As for Indian Summer, the lead role of Aids victim Tonio - "a dancer of exceptional talent" - eventually went to 28-year-old Jason Flemyng, a non-dancer who compounded his lack of Terpsichorean skill by breaking his toe on the day before shooting. As the hero of Sherman's gay mission, he is surprised to learn that the cutting edge of British male dance is actually married to women and not to each other.

"As I see it," he remarks, "dance is an exclusive pastime. A lot of people think it is a load of camp nonsense and won't go to see it. This film won't help."

So why support the stereotype? "It's considered a stereotype too that all male dressers are gay. But in my experience, in both film and theatre, every single dresser I've known was gay. The dance world is the same."

Or rather, it was. This century's two most famous dancers - Nijinsky and Nureyev - were both homosexual and became as famous for their sex lives as for their stage careers. And certainly, in the 1940s, when our own ballet tradition came of age, homosexual dancers were in the ascendant - the straight ones having been drafted into the army. But times have changed. Why promote the image of the gay dancer today?

"I am not promoting homosexuality above heterosexuality," insists Sherman. "But the courage of coping with the suffering of Aids brings a new element into dance. The truth is that most people with Aids are put under extreme personal and professional pressure to hide the fact. But dancers are on public view and cannot disguise their illness. What has been lost today is that contribution of the brilliance and courage of gay dancers. Theirs is a life spent coping with injury and pain. I see Aids as an intensification of the truth of their existence."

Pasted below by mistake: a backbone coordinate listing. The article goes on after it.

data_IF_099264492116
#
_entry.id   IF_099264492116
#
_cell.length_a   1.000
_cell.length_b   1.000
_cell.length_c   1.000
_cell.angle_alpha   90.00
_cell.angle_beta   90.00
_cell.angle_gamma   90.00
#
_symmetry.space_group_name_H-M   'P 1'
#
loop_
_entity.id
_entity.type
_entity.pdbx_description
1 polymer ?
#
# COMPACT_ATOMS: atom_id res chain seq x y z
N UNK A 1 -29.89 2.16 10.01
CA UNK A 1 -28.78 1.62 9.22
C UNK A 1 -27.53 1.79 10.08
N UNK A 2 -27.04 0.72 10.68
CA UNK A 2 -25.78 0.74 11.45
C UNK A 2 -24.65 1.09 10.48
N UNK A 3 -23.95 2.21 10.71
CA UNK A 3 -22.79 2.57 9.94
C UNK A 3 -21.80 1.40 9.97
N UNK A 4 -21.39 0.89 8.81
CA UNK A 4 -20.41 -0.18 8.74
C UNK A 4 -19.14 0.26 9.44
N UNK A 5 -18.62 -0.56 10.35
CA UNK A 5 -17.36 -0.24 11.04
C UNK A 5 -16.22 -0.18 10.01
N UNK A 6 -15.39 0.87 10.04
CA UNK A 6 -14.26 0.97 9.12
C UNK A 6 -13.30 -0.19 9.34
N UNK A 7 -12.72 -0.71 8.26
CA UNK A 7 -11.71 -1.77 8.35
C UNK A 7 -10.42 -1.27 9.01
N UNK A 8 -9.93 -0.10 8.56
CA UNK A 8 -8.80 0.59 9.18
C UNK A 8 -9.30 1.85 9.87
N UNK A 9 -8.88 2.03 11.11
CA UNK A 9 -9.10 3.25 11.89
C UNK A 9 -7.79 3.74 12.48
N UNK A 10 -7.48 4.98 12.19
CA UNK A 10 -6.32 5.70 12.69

"Ridiculous," is Irek Mukhamedov's curt response. "You cannot compare any pain in ballet with Aids. The only exit from that disease is death.

"After a performance," he adds, "your feet feel squeezed, your legs hurt and maybe your bottom is sore, but that is part of feeling proud of yourself - maybe you did a good show."

Mukhamedov is the epitome of the sweat-and-guts approach to dance. Before joining the Royal, he achieved international fame with the Bolshoi Ballet, imbuing roles such as Spartacus or Ivan the Terrible with a virile intensity of devastating force. And his commitment to his family is equally impassioned. "I gave up my life and career in Russia five years ago for the sake of my unborn baby," he says. "I risked losing everything to secure a future for Sasha." He now lives in Putney, where his wife Masha is expecting their second child in the new year.

Northern Ballet Theatre's Daniel Deandrade, eight years married to Pamela and the father of three children, has a more pragmatic answer to Sherman's poetic understanding of a dancer's lot. "A ballet dancer is a worker as well as an artist," he says. "You put up with pain only to improve yourself and do everything possible to avoid the pain of injury. You have to, your body pays the mortgage."